Friday, December 31, 2010

Random Word matrixes

I fall for those end of year word matrixes, then wonder why I bothered. Top 10 obsessive words posted were writer, poet, poetry, novelist, gods, love, God, Irish, author, languages, 

My Year in Status is a bit more of a word salad, so I'll pick out the interesting ones.
Being a writer requires an intoxication with language.
Some people become so expert at reading between the lines, they don't read the lines.
I said neither of those lines.

The Little Shits

When I was barely a teenager, my life was held hostage by the wiles of two Shetland fillies who went where they pleased, when they pleased—dubbed the Little Shits by irate neighbors. No corral could hold them. I even tried hobbling them, but they could gallop, hobbled at both ends and with a cross tie. Shackled like prisoners, they still got out to terrorize the neighborhood. I dreaded full moons and the staccato of tiny hooves on pavement. One spring the bigger one disappeared only to return with a colt. So cute! My heart melted all over again but I realized I couldn't deal with a third hellion. Then I was joined by a 4th Shetland—who ran away from a distant neighbor. Then all manner of ungulates began to appear in our lower field. Once a miniature stud horse with his sidekick—a huge horse. I may have been horse crazy but I was overwhelmed trying to feed them all on babysitter's wages.

Monday, December 20, 2010

Lunar eclipse on the Solstice

Would someone please tell the moon she's late for a very important date?
Manual for about 1.5 seconds, auto is too overblown.

 I set my weenie Nikon on manual, forgot to check the F Stop & was on F400 @ 4.6. Ironically, I blindly pointed the camera shot—and it was the best one of the moon. Of course, there was more light. Even when the eclipse was barely discernible, the amount of light drop off was hug.  

Someday I want a real DSLR camera that has a low F kills me to be stuck at F4.5. I tried Hi ISO too, and resorted to P (Auto for the red moon shots as Manual mode completely gave up with so little light. I had to lie down on the steps and hold camera to my forehead and not breathe—the movement is the moon itself. 3-4 second exposures.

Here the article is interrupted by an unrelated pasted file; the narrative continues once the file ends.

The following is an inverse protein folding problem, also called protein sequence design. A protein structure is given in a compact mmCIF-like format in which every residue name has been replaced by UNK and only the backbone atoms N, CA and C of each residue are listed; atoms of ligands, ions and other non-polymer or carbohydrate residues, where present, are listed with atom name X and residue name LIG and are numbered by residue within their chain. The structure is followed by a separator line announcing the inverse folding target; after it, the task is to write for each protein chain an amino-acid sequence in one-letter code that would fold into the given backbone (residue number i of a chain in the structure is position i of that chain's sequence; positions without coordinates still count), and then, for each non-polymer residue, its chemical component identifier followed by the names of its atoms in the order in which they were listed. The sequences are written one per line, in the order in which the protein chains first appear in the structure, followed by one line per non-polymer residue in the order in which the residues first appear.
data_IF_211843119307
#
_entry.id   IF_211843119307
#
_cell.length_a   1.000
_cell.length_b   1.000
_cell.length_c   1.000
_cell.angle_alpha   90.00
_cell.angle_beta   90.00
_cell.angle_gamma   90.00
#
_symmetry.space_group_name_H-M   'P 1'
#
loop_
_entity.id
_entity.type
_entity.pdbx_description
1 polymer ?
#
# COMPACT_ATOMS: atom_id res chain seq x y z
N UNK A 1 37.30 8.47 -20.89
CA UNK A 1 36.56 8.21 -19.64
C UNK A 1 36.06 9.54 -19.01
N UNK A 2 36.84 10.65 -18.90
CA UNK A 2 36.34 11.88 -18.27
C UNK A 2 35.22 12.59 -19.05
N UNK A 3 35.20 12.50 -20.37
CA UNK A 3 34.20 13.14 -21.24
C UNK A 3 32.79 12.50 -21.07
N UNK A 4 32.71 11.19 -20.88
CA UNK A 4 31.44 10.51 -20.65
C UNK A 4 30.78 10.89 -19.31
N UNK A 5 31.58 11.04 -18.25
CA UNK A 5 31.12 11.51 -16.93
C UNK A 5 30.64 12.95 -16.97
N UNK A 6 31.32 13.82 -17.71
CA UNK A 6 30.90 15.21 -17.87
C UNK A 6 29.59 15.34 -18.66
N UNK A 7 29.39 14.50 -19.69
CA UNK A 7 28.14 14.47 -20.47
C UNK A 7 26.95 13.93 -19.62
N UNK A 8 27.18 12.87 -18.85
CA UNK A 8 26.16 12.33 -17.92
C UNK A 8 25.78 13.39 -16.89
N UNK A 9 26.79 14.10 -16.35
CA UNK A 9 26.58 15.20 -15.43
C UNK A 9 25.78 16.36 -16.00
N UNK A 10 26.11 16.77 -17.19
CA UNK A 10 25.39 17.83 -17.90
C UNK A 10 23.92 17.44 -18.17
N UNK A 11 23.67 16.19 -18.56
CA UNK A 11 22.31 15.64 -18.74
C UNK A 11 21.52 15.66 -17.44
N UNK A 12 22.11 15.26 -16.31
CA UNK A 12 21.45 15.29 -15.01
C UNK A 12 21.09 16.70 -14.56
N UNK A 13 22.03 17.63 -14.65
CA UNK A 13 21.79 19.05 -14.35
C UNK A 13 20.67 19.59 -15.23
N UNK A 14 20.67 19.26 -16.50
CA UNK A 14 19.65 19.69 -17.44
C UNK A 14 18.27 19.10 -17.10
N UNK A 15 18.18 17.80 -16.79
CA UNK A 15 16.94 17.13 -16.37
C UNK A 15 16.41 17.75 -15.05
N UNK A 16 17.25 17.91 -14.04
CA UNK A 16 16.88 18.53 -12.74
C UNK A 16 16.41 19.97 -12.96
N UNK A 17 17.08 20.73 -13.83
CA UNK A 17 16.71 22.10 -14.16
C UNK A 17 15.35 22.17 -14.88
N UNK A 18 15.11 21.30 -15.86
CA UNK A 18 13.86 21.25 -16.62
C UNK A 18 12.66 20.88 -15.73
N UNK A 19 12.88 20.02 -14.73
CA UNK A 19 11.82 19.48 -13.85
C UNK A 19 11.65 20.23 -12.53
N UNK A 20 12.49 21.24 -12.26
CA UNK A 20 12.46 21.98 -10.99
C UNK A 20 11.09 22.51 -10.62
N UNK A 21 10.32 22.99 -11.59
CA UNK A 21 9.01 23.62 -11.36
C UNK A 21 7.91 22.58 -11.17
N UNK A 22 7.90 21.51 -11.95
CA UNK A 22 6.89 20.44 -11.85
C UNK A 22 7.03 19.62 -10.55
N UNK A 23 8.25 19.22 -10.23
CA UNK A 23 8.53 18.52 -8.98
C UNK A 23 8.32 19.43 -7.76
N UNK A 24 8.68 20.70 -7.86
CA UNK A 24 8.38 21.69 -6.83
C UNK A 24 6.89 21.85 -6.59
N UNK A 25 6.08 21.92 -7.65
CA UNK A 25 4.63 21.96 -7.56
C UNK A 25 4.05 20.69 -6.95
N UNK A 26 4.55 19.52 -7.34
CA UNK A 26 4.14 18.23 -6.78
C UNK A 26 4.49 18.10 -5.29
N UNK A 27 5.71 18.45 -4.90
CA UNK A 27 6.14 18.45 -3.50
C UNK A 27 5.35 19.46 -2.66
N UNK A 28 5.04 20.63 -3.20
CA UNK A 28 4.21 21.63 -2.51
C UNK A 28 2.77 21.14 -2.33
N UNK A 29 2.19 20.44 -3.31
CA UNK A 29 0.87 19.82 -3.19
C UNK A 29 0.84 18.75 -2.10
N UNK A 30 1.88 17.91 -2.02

I noticed journalists have been complete spazzes in reporting the actual time/date. Not knowing the difference between Greenwich and PST, for example. I'm sitting outside with my laptop. Chilly but noice.

It's looking a little nibbly at 6 o clock. And we have lift off!
the little rainbow tutu is the cloud cover—it was pretty thick so I held lens open for nearly 3 seconds...then I had to breathe...phew!

I've lost imagery—too much cloud cover. I'm shooting at 1/30th @ 4.5 (can't lower F Stop any lower—digital weenie camera. My poor little camera could barely cope. Seriously socked in now—a mooonbow! Ring around the moon...  

This cloud cover is killing me. I've gone & lost the frickin moon... Lunar eclipse on the shortest day, first time in over 400 years and it's hidden by cloud!

  I was going to use the binoculars to enlarge the camera lens...but one eyepiece came off the binoculars and bounced down the stairs and over the wall. So Neill was rootling around in the bushes for the lens during the time the sky was clear. Very Mutt & Jeff.

I have two very weenie Nikon 8.1 megapixel Coolpix P60s (one's CCD image sensor is better than the other—I keep the other one around as Plan B), and I have an older 7.1 MP Coolpix S200 which Neil was using. The P series, you can control the Fstop and shutter speed (sort of). The Automode was a bust until totality. Then it worked (sort of), but there was so little light, half the time I was shooting blind. 

I set the aperature on Mountain mode—as that gave me the greatest depth of field (focus) but even still, there were a lot of out of focus moons. I found that the 5x optical zoom was necessary—I even used the interpolated zoom vs optical (real lens).

My cameras failed, the noise dots are stars. You can see some of them moving.

I remember once we were on our way to see Tom Stoppard at ACT in SF ca. 1999 and between the buildings, hung a red moon—my digital camera couldn't cope.